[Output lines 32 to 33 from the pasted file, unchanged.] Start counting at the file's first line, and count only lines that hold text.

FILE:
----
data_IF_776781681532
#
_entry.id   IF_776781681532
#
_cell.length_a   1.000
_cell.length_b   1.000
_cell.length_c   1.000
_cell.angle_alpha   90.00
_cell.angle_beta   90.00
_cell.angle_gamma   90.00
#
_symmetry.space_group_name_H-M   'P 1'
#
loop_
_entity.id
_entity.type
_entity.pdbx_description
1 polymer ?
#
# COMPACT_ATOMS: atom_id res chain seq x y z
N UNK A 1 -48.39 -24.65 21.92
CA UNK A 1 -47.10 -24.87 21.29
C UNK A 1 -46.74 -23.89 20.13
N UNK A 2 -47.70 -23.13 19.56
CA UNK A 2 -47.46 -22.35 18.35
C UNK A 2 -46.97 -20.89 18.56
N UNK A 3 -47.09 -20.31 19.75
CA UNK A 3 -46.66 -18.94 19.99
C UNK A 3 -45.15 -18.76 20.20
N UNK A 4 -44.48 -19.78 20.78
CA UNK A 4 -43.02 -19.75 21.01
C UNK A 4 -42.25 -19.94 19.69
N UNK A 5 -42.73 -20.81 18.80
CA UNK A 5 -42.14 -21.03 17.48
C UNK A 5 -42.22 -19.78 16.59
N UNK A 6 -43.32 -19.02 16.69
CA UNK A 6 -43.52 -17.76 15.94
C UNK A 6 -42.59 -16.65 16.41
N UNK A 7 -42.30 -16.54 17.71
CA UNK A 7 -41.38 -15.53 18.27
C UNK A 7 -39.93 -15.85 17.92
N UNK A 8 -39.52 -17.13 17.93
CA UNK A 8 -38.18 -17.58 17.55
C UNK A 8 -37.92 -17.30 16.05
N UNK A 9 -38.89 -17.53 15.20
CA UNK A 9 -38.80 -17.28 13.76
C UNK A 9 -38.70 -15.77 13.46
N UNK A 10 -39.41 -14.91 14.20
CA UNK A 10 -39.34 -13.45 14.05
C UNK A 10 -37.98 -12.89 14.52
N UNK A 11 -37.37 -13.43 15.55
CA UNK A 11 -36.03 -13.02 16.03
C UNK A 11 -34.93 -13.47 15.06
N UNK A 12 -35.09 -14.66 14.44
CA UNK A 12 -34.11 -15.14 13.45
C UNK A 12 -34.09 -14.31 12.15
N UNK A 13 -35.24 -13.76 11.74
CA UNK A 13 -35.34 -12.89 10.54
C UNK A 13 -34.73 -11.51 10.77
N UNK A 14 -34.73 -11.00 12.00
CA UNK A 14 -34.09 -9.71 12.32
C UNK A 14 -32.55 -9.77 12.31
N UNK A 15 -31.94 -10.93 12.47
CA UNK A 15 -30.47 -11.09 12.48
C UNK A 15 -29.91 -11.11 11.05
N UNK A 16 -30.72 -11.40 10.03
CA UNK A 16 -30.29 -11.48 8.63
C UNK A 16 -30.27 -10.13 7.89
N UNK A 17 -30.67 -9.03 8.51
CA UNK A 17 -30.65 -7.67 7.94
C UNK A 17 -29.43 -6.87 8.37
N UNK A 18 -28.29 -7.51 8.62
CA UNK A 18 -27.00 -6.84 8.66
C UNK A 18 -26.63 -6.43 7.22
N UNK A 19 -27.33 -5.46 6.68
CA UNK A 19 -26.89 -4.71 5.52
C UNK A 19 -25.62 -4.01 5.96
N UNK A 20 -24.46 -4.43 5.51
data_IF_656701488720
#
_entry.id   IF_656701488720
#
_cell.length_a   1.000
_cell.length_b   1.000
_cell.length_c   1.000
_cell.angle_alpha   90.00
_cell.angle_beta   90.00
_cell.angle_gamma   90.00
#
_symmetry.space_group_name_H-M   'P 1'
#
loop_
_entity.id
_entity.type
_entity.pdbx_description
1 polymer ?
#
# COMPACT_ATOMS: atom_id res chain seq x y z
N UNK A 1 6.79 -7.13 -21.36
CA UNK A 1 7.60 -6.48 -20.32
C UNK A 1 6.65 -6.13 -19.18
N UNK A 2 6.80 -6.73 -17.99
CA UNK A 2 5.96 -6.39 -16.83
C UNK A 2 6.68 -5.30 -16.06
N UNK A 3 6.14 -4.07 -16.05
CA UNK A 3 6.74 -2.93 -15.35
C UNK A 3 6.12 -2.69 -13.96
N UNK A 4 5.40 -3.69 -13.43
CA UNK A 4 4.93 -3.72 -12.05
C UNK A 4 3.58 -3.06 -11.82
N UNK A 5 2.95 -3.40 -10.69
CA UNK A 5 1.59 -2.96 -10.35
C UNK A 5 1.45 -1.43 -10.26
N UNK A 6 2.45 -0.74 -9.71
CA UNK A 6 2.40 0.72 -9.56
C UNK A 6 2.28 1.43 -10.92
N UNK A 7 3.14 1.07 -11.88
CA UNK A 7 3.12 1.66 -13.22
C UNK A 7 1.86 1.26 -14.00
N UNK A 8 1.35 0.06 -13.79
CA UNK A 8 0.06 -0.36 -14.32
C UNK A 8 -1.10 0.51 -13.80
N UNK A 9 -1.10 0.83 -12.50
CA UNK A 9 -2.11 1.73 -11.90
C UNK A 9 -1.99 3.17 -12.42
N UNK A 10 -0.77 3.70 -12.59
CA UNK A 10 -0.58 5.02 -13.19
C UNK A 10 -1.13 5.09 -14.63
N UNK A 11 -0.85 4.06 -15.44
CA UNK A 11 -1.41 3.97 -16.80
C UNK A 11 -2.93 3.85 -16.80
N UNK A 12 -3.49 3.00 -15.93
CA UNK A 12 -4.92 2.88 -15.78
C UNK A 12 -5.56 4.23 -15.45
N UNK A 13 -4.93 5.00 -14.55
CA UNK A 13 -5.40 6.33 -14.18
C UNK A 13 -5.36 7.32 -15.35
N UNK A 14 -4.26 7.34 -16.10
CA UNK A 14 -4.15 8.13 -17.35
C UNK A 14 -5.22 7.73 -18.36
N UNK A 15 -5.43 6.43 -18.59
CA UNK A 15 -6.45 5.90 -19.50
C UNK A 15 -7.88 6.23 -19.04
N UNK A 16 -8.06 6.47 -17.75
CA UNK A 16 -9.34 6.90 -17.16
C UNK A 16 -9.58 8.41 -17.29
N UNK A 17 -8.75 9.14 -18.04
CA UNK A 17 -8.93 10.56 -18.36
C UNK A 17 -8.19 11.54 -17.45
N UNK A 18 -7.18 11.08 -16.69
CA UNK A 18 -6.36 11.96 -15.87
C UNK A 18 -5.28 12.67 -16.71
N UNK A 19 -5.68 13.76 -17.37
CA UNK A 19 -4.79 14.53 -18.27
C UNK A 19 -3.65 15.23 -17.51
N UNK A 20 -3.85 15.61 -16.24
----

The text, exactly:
C UNK A 4 -42.25 -19.94 19.69
N UNK A 5 -42.73 -20.81 18.80